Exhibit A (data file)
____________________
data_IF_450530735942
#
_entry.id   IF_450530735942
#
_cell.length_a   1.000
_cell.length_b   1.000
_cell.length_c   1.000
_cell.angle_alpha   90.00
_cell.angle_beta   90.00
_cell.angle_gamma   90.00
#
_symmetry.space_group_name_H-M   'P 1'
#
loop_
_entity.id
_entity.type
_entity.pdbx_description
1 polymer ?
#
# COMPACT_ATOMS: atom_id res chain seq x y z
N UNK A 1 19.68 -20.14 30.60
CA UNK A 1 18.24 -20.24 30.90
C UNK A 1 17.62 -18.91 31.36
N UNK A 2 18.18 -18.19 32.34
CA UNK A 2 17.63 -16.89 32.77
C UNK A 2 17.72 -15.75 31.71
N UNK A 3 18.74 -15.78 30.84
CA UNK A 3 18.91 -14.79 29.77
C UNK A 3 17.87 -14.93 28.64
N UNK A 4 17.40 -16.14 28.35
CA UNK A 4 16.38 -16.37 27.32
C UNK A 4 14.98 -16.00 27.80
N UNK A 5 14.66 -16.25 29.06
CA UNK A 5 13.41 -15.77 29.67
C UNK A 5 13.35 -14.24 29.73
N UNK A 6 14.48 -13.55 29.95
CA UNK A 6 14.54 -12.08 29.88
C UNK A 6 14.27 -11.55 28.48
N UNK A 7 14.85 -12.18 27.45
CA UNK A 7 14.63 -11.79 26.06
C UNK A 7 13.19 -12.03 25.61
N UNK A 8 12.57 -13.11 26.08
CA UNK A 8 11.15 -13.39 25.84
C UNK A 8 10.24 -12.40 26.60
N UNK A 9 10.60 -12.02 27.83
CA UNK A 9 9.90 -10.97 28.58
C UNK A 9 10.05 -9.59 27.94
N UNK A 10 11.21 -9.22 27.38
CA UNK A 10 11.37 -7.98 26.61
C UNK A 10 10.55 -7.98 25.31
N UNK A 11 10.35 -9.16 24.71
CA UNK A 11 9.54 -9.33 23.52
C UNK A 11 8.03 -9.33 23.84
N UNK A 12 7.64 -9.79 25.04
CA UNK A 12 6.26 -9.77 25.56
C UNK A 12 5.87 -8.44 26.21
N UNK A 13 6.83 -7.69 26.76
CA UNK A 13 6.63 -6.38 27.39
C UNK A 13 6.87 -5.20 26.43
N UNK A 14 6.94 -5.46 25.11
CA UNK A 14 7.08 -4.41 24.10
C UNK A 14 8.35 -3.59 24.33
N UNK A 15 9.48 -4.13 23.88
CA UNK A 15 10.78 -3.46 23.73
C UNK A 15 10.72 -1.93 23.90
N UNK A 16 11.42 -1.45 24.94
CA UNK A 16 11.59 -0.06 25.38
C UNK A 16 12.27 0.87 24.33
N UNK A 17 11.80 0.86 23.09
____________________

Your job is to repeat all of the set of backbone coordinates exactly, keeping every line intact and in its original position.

data_IF_450530735942
#
_entry.id   IF_450530735942
#
_cell.length_a   1.000
_cell.length_b   1.000
_cell.length_c   1.000
_cell.angle_alpha   90.00
_cell.angle_beta   90.00
_cell.angle_gamma   90.00
#
_symmetry.space_group_name_H-M   'P 1'
#
loop_
_entity.id
_entity.type
_entity.pdbx_description
1 polymer ?
#
# COMPACT_ATOMS: atom_id res chain seq x y z
N UNK A 1 19.68 -20.14 30.60
CA UNK A 1 18.24 -20.24 30.90
C UNK A 1 17.62 -18.91 31.36
N UNK A 2 18.18 -18.19 32.34
CA UNK A 2 17.63 -16.89 32.77
C UNK A 2 17.72 -15.75 31.71
N UNK A 3 18.74 -15.78 30.84
CA UNK A 3 18.91 -14.79 29.77
C UNK A 3 17.87 -14.93 28.64
N UNK A 4 17.40 -16.14 28.35
CA UNK A 4 16.38 -16.37 27.32
C UNK A 4 14.98 -16.00 27.80
N UNK A 5 14.66 -16.25 29.06
CA UNK A 5 13.41 -15.77 29.67
C UNK A 5 13.35 -14.24 29.73
N UNK A 6 14.48 -13.55 29.95
CA UNK A 6 14.54 -12.08 29.88
C UNK A 6 14.27 -11.55 28.48
N UNK A 7 14.85 -12.18 27.45
CA UNK A 7 14.63 -11.79 26.06
C UNK A 7 13.19 -12.03 25.61
N UNK A 8 12.57 -13.11 26.08
CA UNK A 8 11.15 -13.39 25.84
C UNK A 8 10.24 -12.40 26.60
N UNK A 9 10.60 -12.02 27.83
CA UNK A 9 9.90 -10.97 28.58
C UNK A 9 10.05 -9.59 27.94
N UNK A 10 11.21 -9.22 27.38
CA UNK A 10 11.37 -7.98 26.61
C UNK A 10 10.55 -7.98 25.31
N UNK A 11 10.35 -9.16 24.71
CA UNK A 11 9.54 -9.33 23.52
C UNK A 11 8.03 -9.33 23.84
N UNK A 12 7.64 -9.79 25.04
CA UNK A 12 6.26 -9.77 25.56
C UNK A 12 5.87 -8.44 26.21
N UNK A 13 6.83 -7.69 26.76
CA UNK A 13 6.63 -6.38 27.39
C UNK A 13 6.87 -5.20 26.43
N UNK A 14 6.94 -5.46 25.11
CA UNK A 14 7.08 -4.41 24.10
C UNK A 14 8.35 -3.59 24.33
N UNK A 15 9.48 -4.13 23.88
CA UNK A 15 10.78 -3.46 23.73
C UNK A 15 10.72 -1.93 23.90
N UNK A 16 11.42 -1.45 24.94
CA UNK A 16 11.59 -0.06 25.38
C UNK A 16 12.27 0.87 24.33
N UNK A 17 11.80 0.86 23.09